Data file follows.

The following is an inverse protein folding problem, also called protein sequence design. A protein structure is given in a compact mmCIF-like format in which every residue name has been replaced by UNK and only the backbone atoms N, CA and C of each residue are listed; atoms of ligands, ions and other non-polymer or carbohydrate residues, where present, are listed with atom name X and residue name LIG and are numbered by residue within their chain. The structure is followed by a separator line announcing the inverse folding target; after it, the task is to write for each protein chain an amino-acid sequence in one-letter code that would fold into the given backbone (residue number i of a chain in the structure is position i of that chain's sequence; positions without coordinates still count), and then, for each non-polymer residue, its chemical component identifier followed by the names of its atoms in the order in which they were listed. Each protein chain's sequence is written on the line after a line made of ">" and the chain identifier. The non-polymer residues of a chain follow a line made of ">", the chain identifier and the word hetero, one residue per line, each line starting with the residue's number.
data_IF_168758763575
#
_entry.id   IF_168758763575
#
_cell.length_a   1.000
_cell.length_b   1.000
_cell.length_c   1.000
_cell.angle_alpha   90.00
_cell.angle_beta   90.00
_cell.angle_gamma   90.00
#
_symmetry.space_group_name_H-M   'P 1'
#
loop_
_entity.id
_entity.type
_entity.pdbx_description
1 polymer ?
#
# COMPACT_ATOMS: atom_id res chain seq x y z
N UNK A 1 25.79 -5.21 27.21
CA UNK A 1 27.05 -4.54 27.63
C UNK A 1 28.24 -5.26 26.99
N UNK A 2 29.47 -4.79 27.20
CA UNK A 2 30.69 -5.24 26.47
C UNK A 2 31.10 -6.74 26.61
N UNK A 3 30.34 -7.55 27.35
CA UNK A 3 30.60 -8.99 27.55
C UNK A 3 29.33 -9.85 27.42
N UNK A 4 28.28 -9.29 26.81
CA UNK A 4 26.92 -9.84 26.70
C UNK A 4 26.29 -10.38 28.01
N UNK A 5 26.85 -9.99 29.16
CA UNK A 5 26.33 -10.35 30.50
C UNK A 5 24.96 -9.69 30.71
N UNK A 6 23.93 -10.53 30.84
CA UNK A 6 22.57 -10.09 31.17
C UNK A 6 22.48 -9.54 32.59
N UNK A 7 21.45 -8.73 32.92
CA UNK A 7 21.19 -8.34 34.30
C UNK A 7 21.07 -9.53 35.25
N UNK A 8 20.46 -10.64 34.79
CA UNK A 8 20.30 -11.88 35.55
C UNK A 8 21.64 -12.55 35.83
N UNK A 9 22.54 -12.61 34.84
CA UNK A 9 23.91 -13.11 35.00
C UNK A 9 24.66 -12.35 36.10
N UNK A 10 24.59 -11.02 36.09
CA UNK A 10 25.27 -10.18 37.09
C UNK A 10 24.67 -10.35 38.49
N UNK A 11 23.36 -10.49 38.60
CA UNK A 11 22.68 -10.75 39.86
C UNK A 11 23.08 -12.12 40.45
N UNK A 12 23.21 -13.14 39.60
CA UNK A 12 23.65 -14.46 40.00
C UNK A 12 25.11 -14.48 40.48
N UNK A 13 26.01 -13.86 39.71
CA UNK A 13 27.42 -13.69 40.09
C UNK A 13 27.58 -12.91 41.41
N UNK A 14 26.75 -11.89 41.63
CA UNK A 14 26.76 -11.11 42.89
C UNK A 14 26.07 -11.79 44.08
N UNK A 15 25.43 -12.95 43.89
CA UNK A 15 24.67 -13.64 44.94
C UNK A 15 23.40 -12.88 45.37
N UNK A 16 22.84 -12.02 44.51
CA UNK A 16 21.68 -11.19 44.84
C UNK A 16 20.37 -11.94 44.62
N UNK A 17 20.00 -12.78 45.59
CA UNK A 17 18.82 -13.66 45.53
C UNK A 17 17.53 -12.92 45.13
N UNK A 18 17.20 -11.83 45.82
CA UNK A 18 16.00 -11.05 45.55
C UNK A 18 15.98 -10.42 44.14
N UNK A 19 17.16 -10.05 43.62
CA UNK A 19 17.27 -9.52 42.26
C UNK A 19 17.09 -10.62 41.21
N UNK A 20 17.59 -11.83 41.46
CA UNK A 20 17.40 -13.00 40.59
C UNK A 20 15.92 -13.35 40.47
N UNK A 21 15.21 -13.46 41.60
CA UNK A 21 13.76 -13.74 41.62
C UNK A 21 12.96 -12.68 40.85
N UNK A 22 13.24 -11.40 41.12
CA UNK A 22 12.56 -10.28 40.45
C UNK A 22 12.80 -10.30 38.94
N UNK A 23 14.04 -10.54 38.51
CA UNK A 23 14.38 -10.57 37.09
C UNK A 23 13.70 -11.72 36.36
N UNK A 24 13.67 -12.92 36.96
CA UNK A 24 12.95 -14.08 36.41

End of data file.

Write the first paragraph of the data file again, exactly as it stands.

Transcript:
The following is an inverse protein folding problem, also called protein sequence design. A protein structure is given in a compact mmCIF-like format in which every residue name has been replaced by UNK and only the backbone atoms N, CA and C of each residue are listed; atoms of ligands, ions and other non-polymer or carbohydrate residues, where present, are listed with atom name X and residue name LIG and are numbered by residue within their chain. The structure is followed by a separator line announcing the inverse folding target; after it, the task is to write for each protein chain an amino-acid sequence in one-letter code that would fold into the given backbone (residue number i of a chain in the structure is position i of that chain's sequence; positions without coordinates still count), and then, for each non-polymer residue, its chemical component identifier followed by the names of its atoms in the order in which they were listed. Each protein chain's sequence is written on the line after a line made of ">" and the chain identifier. The non-polymer residues of a chain follow a line made of ">", the chain identifier and the word hetero, one residue per line, each line starting with the residue's number.